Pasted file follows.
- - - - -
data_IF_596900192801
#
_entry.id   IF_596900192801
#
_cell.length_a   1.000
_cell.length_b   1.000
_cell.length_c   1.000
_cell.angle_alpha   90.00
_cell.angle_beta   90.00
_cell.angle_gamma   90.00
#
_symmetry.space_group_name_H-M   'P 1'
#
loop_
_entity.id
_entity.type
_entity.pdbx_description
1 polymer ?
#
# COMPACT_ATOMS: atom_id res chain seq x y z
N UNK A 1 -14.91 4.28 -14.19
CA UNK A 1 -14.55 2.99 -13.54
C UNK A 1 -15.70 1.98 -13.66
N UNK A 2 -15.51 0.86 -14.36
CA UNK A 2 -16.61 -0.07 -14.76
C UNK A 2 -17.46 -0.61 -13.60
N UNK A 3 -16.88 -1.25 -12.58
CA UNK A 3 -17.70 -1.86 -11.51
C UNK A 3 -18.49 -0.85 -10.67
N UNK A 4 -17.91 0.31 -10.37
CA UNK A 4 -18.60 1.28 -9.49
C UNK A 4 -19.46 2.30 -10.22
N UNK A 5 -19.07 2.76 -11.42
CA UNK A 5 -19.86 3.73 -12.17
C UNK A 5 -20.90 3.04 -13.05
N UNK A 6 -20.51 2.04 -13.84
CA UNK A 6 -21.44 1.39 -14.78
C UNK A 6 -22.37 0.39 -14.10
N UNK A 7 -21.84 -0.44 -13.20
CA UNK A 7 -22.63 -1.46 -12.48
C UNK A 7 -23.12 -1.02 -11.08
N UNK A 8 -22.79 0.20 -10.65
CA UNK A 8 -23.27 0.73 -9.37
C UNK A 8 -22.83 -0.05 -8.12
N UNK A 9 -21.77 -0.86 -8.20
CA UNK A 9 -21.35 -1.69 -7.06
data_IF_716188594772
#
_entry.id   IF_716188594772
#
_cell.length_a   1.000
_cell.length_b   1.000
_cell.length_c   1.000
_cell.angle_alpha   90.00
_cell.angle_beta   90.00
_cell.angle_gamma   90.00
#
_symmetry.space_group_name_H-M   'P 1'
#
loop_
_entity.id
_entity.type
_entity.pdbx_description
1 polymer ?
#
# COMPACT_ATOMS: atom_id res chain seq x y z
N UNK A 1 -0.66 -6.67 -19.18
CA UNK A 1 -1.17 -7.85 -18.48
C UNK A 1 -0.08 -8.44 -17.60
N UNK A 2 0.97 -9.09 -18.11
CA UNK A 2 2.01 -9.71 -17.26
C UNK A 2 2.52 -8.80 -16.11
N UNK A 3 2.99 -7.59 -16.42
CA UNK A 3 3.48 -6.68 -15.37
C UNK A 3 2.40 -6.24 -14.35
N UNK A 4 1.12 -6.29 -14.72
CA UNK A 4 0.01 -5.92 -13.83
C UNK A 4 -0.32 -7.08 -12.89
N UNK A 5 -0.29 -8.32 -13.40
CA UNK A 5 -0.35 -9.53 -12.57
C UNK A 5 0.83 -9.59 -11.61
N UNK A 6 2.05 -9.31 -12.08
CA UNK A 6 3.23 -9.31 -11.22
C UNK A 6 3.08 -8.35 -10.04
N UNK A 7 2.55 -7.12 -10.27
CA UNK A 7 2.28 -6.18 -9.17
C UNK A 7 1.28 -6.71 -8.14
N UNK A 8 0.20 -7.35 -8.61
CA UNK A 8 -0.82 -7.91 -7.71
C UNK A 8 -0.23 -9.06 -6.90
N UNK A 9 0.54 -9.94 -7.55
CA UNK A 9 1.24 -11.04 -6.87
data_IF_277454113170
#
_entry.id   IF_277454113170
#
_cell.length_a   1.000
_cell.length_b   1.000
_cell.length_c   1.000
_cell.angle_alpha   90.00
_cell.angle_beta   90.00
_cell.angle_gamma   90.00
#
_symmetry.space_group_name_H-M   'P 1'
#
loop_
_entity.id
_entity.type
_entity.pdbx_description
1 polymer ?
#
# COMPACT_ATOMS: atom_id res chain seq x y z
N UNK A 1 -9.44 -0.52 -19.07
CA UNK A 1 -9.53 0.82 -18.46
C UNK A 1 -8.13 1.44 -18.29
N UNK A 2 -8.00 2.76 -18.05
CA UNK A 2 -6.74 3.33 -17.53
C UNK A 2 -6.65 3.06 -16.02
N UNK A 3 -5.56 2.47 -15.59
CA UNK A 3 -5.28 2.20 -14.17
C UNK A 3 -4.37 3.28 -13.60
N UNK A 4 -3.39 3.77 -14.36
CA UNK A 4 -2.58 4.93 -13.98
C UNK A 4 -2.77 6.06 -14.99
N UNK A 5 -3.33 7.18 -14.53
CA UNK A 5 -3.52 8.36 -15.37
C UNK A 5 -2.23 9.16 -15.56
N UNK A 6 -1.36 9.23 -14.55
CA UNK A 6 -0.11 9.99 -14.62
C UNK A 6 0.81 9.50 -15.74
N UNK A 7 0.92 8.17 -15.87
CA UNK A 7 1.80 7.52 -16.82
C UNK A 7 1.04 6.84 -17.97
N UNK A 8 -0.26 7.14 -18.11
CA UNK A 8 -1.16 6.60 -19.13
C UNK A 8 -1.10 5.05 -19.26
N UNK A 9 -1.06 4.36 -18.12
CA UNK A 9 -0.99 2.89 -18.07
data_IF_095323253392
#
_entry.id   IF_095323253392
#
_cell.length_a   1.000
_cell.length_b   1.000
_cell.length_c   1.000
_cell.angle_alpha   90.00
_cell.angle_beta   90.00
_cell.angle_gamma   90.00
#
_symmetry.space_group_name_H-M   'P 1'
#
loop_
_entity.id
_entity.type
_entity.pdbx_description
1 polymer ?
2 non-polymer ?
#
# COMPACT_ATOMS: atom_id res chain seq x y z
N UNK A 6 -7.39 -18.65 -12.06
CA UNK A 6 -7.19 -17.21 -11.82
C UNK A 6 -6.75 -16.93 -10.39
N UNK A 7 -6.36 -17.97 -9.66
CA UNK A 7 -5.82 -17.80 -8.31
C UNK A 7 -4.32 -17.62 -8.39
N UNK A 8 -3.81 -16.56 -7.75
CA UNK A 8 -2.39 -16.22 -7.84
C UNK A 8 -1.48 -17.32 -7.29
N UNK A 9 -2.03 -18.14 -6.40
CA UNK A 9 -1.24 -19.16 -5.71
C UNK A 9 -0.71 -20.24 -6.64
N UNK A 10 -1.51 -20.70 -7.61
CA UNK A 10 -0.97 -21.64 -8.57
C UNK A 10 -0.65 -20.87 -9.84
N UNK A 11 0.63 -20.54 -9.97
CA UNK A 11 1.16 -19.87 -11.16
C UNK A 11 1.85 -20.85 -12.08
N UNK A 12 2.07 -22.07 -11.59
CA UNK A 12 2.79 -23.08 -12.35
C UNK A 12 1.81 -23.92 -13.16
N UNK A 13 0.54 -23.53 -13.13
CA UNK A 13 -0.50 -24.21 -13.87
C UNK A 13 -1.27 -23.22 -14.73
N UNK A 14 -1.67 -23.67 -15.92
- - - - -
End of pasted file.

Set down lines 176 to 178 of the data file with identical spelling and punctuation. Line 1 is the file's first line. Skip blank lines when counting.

CA UNK A 11 1.16 -19.87 -11.16
C UNK A 11 1.85 -20.85 -12.08
N UNK A 12 2.07 -22.07 -11.59